Don't like the rules? Just change 'em


Geraldine Sealey
November 17, 2004 9:01PM (UTC)

When you're in power, apparently, you can just change the rules whenever you don't want to follow them anymore -- and think no one will notice. That's what House Republicans appear to be doing to protect their leader Tom DeLay in the event the indictments that seem to be contagious in his circle of Texas friends and colleagues spread to him. Last night, House GOP members proposed changing GOP party rules to allow leaders to stay in their posts even if they're indicted by state grand juries. Today, the rule change is expected to gain approval at a closed door meeting.

The best part: This rule was adopted more than 10 years ago when House Republicans wanted to show how corrupt Democrats were and that Republicans "held themselves to higher standards than prominent Democrats," as the Washington Post put it. With trouble brewing in DeLay's circle of political associates now, though, Republicans are quick to move to change the rule so they don't actually have to hold themselves to their own standards.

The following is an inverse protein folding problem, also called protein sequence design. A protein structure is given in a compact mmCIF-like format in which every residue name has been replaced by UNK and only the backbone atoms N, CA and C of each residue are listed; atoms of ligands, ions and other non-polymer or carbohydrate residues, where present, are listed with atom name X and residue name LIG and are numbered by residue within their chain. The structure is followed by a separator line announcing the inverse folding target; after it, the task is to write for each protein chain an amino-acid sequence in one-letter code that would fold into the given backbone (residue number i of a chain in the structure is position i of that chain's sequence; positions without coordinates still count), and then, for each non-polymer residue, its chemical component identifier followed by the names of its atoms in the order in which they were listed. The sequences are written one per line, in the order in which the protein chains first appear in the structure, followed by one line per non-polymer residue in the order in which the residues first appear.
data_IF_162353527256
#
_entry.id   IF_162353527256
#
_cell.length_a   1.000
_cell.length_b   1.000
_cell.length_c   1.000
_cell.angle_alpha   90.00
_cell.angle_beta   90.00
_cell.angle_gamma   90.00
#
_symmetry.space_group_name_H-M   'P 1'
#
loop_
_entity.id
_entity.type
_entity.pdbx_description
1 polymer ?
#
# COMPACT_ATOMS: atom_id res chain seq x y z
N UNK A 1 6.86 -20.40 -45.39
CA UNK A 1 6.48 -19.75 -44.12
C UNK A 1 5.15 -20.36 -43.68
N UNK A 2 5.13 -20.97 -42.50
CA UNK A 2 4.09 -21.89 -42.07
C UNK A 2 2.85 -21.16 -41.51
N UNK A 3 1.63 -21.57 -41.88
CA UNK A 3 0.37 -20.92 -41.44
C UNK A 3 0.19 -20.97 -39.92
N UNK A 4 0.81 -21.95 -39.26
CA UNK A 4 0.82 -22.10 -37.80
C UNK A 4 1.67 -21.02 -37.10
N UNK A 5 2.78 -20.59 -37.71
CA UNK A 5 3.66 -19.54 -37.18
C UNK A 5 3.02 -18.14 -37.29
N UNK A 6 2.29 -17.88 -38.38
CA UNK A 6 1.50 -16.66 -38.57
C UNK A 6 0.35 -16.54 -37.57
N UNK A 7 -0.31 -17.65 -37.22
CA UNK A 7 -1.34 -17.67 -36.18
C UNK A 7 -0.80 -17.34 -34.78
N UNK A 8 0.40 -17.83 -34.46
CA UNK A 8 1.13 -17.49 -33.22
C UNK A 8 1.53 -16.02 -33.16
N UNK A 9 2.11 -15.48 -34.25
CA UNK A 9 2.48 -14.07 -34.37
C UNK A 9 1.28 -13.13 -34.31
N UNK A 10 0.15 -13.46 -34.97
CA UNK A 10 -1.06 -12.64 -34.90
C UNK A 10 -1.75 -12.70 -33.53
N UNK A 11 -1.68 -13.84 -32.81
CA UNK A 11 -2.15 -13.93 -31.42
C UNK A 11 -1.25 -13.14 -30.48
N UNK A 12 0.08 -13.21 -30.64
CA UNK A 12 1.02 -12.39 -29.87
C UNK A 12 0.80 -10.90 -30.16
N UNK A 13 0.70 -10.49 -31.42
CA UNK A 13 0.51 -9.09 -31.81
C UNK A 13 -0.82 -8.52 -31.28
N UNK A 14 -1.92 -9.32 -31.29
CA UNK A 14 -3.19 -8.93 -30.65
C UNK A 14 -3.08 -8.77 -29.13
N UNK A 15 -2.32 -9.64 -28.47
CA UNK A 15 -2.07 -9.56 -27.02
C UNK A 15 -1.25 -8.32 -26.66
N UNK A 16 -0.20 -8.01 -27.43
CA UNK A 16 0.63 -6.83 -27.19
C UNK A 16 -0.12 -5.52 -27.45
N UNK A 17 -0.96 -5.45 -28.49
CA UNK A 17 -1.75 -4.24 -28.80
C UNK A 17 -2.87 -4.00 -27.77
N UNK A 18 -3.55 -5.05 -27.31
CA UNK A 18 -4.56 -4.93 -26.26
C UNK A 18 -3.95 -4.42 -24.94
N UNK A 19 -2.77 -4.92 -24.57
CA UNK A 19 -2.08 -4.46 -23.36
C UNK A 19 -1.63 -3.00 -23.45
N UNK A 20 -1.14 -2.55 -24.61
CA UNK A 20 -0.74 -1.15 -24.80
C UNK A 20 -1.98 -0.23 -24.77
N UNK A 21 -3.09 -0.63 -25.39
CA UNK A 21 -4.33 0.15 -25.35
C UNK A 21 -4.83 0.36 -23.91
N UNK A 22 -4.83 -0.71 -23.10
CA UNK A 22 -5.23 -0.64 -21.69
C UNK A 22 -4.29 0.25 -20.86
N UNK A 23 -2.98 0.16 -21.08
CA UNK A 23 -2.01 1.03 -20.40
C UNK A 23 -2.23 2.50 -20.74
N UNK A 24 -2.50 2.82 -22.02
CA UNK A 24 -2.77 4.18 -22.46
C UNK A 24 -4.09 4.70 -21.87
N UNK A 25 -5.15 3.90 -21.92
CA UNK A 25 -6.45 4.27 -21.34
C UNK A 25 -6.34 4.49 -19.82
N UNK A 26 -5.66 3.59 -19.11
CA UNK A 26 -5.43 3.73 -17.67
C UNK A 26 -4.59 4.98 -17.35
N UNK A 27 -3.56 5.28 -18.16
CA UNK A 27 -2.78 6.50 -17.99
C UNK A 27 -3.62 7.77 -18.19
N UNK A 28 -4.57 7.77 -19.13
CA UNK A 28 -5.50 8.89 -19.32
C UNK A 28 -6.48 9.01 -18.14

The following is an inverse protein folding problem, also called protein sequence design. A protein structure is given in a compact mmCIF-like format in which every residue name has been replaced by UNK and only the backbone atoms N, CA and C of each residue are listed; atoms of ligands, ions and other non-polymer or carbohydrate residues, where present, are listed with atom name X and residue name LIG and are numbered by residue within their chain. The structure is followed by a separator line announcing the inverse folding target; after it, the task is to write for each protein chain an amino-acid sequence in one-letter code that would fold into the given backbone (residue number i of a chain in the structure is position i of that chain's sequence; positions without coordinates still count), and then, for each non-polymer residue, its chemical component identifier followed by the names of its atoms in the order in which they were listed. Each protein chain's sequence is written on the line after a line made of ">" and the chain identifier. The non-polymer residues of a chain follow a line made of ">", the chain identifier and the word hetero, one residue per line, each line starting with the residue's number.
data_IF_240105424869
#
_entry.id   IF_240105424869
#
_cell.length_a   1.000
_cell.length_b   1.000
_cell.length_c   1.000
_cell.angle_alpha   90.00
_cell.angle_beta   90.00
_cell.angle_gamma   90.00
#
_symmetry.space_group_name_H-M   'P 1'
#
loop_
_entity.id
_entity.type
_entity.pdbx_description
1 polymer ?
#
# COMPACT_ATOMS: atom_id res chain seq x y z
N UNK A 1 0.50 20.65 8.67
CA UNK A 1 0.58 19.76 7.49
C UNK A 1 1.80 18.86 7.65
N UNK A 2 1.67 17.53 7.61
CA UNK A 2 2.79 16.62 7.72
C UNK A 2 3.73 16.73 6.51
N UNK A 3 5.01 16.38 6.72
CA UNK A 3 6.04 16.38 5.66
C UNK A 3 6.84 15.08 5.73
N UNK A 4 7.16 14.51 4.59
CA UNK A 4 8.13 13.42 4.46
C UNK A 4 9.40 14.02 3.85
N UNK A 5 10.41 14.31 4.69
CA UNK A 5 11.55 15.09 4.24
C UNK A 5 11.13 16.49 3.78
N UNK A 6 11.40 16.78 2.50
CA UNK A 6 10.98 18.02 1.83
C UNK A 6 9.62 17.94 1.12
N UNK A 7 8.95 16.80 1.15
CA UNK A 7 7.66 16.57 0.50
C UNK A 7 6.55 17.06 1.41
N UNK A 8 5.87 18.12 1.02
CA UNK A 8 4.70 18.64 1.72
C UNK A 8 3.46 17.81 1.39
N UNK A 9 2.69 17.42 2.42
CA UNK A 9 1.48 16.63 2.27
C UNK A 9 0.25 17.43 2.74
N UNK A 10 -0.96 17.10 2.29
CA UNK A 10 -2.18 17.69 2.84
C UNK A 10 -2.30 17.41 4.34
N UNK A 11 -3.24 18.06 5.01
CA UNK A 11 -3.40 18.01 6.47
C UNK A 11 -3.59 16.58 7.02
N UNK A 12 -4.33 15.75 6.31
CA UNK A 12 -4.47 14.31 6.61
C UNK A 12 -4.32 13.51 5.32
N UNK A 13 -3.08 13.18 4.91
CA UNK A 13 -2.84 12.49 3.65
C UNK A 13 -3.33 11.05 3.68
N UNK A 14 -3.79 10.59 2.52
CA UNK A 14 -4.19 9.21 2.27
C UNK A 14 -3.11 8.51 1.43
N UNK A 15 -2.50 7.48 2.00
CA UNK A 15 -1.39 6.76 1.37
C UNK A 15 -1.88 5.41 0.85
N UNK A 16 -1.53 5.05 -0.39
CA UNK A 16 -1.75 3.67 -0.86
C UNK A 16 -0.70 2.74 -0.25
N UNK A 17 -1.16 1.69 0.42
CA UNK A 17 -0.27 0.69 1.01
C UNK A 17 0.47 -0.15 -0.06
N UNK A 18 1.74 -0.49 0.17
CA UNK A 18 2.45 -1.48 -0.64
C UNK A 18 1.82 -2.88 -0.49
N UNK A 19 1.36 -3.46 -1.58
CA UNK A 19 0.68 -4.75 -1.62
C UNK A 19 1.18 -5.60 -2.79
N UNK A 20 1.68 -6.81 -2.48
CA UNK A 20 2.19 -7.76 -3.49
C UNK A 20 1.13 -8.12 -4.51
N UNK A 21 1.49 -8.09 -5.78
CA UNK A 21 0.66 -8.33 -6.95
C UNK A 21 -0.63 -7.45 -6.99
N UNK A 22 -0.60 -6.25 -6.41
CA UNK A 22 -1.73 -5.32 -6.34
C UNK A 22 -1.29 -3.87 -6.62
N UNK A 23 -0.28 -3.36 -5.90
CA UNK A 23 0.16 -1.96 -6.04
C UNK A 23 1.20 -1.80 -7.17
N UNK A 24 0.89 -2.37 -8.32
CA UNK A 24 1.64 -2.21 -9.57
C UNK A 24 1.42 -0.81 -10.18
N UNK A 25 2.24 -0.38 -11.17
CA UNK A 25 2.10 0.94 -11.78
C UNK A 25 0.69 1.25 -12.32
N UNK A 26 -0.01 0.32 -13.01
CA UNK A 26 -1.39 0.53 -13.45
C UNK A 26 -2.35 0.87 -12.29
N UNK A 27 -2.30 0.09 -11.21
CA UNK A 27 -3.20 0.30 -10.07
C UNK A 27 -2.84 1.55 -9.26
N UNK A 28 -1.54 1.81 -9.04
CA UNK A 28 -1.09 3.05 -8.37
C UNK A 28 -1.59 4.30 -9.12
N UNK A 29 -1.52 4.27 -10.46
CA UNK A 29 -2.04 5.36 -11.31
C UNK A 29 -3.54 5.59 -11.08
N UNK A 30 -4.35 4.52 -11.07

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Democrats and congressional watchdog groups are criticizing the proposal, but it probably won't do any good. Nancy Pelosi said last night, according to the Post: "If they make this rules change, Republicans will confirm yet again that they simply do not care if their leaders are ethical. If Republicans believe that an indicted member should be allowed to hold a top leadership position in the House of Representatives, their arrogance is astonishing."


Geraldine Sealey

Geraldine Sealey is senior news editor at Salon.com.

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